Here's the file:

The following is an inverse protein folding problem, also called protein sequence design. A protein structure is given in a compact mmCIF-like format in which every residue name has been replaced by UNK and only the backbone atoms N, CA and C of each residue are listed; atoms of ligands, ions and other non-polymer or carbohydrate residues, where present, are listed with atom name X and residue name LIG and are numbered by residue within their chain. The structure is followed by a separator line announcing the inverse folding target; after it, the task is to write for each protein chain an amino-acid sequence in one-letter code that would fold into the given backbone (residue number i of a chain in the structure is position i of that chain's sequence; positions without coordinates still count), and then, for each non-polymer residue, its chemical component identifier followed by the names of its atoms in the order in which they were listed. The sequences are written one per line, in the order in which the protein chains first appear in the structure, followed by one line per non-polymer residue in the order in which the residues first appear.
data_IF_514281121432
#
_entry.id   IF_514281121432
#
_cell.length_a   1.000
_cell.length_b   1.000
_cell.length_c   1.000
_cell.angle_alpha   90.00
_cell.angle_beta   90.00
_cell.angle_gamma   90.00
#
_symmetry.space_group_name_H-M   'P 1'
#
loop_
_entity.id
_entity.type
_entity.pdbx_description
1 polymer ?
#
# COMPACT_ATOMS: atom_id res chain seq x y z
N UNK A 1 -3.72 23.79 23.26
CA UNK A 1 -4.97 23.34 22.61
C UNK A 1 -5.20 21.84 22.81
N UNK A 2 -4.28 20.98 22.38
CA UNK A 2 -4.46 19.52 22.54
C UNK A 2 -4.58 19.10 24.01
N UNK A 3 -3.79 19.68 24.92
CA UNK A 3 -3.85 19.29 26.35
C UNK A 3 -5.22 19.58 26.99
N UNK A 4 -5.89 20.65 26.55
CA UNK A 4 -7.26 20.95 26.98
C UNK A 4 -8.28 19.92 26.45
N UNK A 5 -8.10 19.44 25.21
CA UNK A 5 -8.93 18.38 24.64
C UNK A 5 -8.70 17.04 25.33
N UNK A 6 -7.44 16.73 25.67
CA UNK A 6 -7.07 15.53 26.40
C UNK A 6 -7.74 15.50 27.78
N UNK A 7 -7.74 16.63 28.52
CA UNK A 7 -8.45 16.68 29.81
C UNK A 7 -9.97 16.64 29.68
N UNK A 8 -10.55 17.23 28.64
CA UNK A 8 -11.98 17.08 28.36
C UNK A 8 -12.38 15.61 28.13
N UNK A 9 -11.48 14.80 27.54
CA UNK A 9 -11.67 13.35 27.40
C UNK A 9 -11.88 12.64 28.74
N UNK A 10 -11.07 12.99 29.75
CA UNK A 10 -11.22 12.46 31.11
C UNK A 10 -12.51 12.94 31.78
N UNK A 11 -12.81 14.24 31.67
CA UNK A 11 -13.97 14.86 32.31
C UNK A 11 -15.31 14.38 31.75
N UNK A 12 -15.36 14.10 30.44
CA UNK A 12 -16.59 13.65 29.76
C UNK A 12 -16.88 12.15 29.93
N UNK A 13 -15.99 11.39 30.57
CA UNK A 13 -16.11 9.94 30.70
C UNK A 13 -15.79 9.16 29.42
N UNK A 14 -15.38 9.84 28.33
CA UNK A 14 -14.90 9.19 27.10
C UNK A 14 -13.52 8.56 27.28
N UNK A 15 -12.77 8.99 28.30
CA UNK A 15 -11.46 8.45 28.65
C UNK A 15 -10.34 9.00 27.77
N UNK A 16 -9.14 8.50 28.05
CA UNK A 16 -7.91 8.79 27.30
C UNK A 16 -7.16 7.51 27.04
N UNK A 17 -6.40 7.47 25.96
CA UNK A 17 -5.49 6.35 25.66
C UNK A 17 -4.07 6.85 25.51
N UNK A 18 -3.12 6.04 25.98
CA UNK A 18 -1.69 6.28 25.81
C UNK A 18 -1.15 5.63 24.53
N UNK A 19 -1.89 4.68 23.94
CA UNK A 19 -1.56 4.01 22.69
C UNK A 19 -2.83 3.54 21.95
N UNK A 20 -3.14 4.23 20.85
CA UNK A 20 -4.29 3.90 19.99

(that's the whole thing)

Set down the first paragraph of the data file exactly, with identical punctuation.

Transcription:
The following is an inverse protein folding problem, also called protein sequence design. A protein structure is given in a compact mmCIF-like format in which every residue name has been replaced by UNK and only the backbone atoms N, CA and C of each residue are listed; atoms of ligands, ions and other non-polymer or carbohydrate residues, where present, are listed with atom name X and residue name LIG and are numbered by residue within their chain. The structure is followed by a separator line announcing the inverse folding target; after it, the task is to write for each protein chain an amino-acid sequence in one-letter code that would fold into the given backbone (residue number i of a chain in the structure is position i of that chain's sequence; positions without coordinates still count), and then, for each non-polymer residue, its chemical component identifier followed by the names of its atoms in the order in which they were listed. The sequences are written one per line, in the order in which the protein chains first appear in the structure, followed by one line per non-polymer residue in the order in which the residues first appear.